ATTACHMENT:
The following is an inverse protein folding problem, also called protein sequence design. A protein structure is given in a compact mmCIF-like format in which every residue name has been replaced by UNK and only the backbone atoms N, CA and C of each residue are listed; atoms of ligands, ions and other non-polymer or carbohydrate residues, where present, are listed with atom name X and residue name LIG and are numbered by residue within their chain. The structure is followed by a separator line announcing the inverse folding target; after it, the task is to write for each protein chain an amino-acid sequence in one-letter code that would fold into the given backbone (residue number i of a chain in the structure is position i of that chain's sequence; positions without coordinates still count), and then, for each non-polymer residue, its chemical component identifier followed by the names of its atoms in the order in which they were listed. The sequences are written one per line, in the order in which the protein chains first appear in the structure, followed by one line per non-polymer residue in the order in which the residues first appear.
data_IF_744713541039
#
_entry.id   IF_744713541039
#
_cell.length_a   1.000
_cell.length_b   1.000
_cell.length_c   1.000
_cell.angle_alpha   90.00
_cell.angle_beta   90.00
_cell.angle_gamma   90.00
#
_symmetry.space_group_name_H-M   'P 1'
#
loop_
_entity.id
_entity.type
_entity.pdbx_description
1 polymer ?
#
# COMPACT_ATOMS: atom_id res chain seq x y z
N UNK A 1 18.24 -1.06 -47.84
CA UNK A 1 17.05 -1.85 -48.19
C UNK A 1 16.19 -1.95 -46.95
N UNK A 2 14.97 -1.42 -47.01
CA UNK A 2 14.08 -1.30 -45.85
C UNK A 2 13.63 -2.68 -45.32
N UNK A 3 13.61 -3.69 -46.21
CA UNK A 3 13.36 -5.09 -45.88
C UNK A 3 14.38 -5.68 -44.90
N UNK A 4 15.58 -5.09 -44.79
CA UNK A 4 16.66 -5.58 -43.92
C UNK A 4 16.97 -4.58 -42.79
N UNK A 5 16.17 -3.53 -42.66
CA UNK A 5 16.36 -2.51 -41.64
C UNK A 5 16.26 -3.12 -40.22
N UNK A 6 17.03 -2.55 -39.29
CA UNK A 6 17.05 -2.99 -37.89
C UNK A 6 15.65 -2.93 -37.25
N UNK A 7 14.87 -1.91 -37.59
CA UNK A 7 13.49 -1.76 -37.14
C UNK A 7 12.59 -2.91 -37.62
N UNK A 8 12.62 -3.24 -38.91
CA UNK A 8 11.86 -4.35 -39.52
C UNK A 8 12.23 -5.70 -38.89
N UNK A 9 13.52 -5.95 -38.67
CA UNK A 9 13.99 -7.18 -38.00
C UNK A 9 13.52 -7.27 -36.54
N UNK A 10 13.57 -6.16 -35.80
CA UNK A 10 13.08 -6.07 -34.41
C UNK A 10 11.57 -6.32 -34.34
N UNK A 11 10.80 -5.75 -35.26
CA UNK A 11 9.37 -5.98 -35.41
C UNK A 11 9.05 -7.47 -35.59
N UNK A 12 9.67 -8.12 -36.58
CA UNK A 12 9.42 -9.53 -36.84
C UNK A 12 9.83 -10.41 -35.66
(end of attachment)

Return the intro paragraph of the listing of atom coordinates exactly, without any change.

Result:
The following is an inverse protein folding problem, also called protein sequence design. A protein structure is given in a compact mmCIF-like format in which every residue name has been replaced by UNK and only the backbone atoms N, CA and C of each residue are listed; atoms of ligands, ions and other non-polymer or carbohydrate residues, where present, are listed with atom name X and residue name LIG and are numbered by residue within their chain. The structure is followed by a separator line announcing the inverse folding target; after it, the task is to write for each protein chain an amino-acid sequence in one-letter code that would fold into the given backbone (residue number i of a chain in the structure is position i of that chain's sequence; positions without coordinates still count), and then, for each non-polymer residue, its chemical component identifier followed by the names of its atoms in the order in which they were listed. The sequences are written one per line, in the order in which the protein chains first appear in the structure, followed by one line per non-polymer residue in the order in which the residues first appear.